5. If their is no doctor next to your name, then you have no right attacking someone who does not have Doctor next to their name. I HAVE done a tremendous amount of research since the show started and he seems to be right on the mark. Just how much FORMAL training do you have? Just because he has no degree, you can not discount everything he is saying. Everyone is entitled to their opinions, he however bases his on FACT. You seem to be nothing more than a faceless asshole who likes making other peoples like hell. like the first guy that wrote, your parents must be proud of this website you have. It seems you have nothing more.

  6. Avatar Anonymous
    Anonymous says:

    We just watched a few episodes of “Jurassic Fight Club” last night and both had the strangest feeling that “Dinosaur George” was a quack. Neither of us are in the biology field, no less paleontology, but too many of his claims just sounded so imaginative and/or made-up. When we saw his description as “paleontology expert” (rather than “paleontologist”), we headed to the internet.

    Thanks for posting your observations. I wouldn’t worry about those earlier comments, either. They sound like they’re all from the same person.

    • @Anonymous: I guess Discovery is re-running episodes of JFC again. I’m glad the main message of these blog posts has gotten out there. Mainly that paleontologists are getting sick of having their field misrepresented on television. The internet gives us a chance to set the record straight. Thanks for the reply.

  7. Avatar Eric Warren
    Eric Warren says:

    …Man, you are a bitter son of a bitch…It is a tv show, like “Walking with Dinosaurs” was a tv show…one with a considerable amount of errors in it also. What Blasing’s credentials are is of no matter, information is information. Do you think that sitting in a classroom, paying ungodly amounts of money for a piece of paper and a title all of a sudden makes someone better? Anyone can learn the information needed to study and discuss and form ideas, NOT everyone has the opportunity to attend Yale or Harvard or John’s Hopkin’s or any other grad school for that matter. You are a very ignorant, closed minded individual. How someone learns something does not matter, what matters is that they do learn it. Being a doctor makes no difference in most sciences, access to information and specimens does. It is a person’s willingness to learn and understand that makes the difference. Peter Larson isn’t a PhD either, but is considered an authority, because he studies and collects and communicates…He doesn’t sit around, bitter and trying to pick on other people for their POSITIVE efforts. Whether or not the person that tells me that Allosaurus was an endotherm has a doctorate or not does not matter…NOONE can prove it was or wasn’t…ANYONE can look at the evidence, read about the differences between warm and cold blooded and figure it out as best as possible with the evidence available…and dude, the overt usages of BIG words or alternate names that the lay person isn’t aware of or doesn’t understand(white pointer? seriously, just fucking call it a Great White)in your blog and you profile information doesn’t make you sound smart, it makes you sound pretentious…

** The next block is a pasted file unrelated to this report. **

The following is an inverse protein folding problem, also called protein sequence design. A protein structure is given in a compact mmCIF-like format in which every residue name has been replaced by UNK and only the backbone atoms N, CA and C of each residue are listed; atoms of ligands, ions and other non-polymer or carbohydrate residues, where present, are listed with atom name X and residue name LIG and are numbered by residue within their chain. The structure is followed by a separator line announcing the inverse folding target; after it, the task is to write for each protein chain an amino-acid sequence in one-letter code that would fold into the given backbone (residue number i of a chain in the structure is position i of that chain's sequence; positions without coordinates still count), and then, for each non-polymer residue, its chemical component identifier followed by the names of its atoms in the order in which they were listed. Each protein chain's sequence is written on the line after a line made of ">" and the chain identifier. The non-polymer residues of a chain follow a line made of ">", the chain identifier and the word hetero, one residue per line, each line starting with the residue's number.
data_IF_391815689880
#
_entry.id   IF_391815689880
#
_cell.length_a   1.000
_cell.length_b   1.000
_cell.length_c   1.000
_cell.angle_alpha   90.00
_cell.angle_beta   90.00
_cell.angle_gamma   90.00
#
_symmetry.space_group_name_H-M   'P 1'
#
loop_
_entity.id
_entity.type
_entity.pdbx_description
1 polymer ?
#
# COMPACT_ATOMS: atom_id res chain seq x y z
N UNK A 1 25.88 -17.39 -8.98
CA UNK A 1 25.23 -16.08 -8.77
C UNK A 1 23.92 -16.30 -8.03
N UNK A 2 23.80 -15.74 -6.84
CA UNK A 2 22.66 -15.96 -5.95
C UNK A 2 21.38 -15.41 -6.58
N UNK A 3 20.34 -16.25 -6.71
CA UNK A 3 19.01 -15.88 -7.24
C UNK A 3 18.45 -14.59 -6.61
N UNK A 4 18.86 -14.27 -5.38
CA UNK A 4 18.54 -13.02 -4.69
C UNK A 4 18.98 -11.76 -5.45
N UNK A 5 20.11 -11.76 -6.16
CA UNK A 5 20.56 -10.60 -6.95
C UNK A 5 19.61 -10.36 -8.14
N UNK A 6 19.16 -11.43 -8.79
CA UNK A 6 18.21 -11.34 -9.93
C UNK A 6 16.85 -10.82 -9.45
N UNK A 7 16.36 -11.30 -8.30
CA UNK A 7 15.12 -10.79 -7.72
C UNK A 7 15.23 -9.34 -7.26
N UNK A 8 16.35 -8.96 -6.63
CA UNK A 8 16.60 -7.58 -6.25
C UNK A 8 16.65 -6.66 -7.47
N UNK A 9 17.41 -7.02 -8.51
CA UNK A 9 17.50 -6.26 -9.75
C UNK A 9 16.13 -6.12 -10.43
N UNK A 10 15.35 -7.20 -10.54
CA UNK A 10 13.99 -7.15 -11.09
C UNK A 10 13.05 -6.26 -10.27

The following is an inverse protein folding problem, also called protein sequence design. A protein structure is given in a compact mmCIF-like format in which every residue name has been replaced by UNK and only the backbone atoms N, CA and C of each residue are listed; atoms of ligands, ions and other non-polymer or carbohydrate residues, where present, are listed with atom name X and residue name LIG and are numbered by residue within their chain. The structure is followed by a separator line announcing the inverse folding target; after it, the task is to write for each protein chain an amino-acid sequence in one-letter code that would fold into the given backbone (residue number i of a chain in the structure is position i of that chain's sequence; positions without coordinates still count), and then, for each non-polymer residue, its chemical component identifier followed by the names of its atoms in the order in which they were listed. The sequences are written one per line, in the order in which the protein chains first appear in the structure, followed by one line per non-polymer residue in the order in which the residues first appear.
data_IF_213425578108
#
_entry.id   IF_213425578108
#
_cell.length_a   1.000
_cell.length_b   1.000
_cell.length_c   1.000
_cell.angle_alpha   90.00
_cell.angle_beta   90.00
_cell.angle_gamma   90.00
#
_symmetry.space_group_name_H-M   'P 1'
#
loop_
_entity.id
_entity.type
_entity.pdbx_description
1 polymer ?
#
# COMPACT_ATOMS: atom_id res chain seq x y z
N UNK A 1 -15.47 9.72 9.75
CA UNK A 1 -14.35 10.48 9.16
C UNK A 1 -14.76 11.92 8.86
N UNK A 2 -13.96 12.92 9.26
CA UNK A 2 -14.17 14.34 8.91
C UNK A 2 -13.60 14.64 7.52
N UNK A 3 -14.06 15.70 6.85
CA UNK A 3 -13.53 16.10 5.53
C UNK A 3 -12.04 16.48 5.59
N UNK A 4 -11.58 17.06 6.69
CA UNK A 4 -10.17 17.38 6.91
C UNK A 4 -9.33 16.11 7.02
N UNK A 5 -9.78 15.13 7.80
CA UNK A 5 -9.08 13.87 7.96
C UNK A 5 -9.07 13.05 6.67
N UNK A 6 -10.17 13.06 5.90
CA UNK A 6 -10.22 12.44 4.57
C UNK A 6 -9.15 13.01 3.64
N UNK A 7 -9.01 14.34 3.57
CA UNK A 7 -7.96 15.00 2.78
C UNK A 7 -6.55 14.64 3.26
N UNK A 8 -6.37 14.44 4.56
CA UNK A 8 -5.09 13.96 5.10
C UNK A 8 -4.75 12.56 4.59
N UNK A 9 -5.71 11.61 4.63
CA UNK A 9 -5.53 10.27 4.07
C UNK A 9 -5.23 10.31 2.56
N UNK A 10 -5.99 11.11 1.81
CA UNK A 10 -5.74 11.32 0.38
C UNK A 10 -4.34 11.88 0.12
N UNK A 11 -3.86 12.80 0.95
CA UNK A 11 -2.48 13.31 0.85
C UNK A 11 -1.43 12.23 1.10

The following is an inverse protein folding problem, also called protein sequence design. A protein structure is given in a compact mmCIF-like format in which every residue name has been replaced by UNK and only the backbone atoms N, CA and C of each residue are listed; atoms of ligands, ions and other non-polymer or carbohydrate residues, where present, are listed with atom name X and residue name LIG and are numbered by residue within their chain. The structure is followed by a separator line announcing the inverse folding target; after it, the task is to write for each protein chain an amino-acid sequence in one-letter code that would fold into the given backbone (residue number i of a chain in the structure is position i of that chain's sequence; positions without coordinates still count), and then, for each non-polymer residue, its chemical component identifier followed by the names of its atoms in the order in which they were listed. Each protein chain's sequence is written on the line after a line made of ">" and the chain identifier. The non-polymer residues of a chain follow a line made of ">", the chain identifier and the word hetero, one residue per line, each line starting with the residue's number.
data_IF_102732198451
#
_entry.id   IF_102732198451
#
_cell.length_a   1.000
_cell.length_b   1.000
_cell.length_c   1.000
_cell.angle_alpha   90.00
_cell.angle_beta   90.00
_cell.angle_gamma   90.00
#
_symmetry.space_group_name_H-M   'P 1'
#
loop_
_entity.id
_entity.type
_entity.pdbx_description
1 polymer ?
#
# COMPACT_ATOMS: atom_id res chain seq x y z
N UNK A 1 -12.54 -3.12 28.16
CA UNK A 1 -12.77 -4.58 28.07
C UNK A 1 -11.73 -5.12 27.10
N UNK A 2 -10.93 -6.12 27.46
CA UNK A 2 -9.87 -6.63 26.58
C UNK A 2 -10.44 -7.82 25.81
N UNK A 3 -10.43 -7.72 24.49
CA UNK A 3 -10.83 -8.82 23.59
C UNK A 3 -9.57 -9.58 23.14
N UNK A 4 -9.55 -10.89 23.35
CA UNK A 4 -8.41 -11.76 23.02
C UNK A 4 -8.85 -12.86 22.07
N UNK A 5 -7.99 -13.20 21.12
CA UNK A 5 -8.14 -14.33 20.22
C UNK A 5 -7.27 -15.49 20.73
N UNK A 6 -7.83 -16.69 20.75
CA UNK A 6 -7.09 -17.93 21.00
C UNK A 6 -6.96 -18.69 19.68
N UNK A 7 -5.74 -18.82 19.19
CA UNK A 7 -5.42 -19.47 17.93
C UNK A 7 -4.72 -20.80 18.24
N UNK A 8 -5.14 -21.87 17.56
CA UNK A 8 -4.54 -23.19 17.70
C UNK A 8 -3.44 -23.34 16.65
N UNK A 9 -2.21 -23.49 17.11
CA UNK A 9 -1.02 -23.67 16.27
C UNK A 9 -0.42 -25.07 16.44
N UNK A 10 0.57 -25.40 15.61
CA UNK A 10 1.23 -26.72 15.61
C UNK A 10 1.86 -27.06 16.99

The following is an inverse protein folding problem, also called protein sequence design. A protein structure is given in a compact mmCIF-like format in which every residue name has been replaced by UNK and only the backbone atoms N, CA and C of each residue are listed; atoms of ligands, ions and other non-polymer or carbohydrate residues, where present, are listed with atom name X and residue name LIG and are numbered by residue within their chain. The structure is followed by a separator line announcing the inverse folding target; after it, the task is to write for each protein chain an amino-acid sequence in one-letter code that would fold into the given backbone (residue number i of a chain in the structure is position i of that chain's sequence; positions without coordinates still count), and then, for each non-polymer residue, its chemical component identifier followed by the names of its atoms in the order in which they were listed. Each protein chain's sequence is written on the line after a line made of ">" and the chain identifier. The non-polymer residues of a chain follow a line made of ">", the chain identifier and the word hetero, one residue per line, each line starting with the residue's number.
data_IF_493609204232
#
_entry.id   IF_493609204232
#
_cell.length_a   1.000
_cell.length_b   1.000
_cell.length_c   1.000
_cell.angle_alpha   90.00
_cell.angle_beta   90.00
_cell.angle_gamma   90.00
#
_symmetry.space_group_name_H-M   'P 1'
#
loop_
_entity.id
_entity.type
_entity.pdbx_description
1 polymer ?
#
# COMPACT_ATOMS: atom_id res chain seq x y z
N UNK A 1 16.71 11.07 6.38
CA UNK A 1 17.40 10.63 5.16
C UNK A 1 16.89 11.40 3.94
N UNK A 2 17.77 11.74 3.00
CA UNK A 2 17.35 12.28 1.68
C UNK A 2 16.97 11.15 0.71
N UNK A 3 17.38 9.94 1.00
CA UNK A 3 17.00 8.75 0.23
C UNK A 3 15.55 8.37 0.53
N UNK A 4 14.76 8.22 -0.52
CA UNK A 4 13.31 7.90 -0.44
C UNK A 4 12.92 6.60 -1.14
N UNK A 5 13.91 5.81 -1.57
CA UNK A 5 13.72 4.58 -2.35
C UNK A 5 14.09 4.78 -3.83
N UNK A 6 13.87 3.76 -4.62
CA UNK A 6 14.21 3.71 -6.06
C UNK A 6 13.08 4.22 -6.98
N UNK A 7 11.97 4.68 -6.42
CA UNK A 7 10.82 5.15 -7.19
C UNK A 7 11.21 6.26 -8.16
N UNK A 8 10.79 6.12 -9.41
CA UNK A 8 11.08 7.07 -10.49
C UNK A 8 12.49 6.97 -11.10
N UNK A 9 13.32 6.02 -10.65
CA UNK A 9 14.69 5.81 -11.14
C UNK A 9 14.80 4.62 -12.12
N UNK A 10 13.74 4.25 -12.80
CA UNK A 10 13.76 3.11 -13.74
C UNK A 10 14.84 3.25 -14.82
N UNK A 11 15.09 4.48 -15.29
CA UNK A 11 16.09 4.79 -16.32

8. Avatar Anonymous
    Anonymous says:

    Anon from earlier again, Jura. We actually streamed the videos online.

    Also, have you checked the IP addresses of these angry commenters? I can’t help but wonder if it’d turn up something interesting.

    • I looked into this before. The IPs are all different. I doubt there is any real spoofing going on. It just that (for better, or for worse) Dinosaur George has a popular following.

  9. Avatar Send George Home...
    Send George Home... says:

    “Dinosaur” George is nothing but a blowhard. I have seen all of the episodes and wondered where they got this guy so I looked him up and he is “self-taught”. Meaning has no education in these fields and he certainly is no scientist. He is a self promoter. They show would have been a lot more enjoyable without him constantly telling us things that have never been proven. Having said that, I did enjoy the show. It is great entertainment. But it is not “education”. Go to school “Dinosaur” George…….

  10. while its sad that people like george get exposure, i have found that much of the field of paleontology has sunk to the level of wild speculation and beating those theories into being accepted. a lot of “facts” have been formed to bolster the current trends. where’s the objectivity?

  11. Avatar rICHARD THE NEWT LOVERrICHARD
    rICHARD THE NEWT LOVERrICHARD says: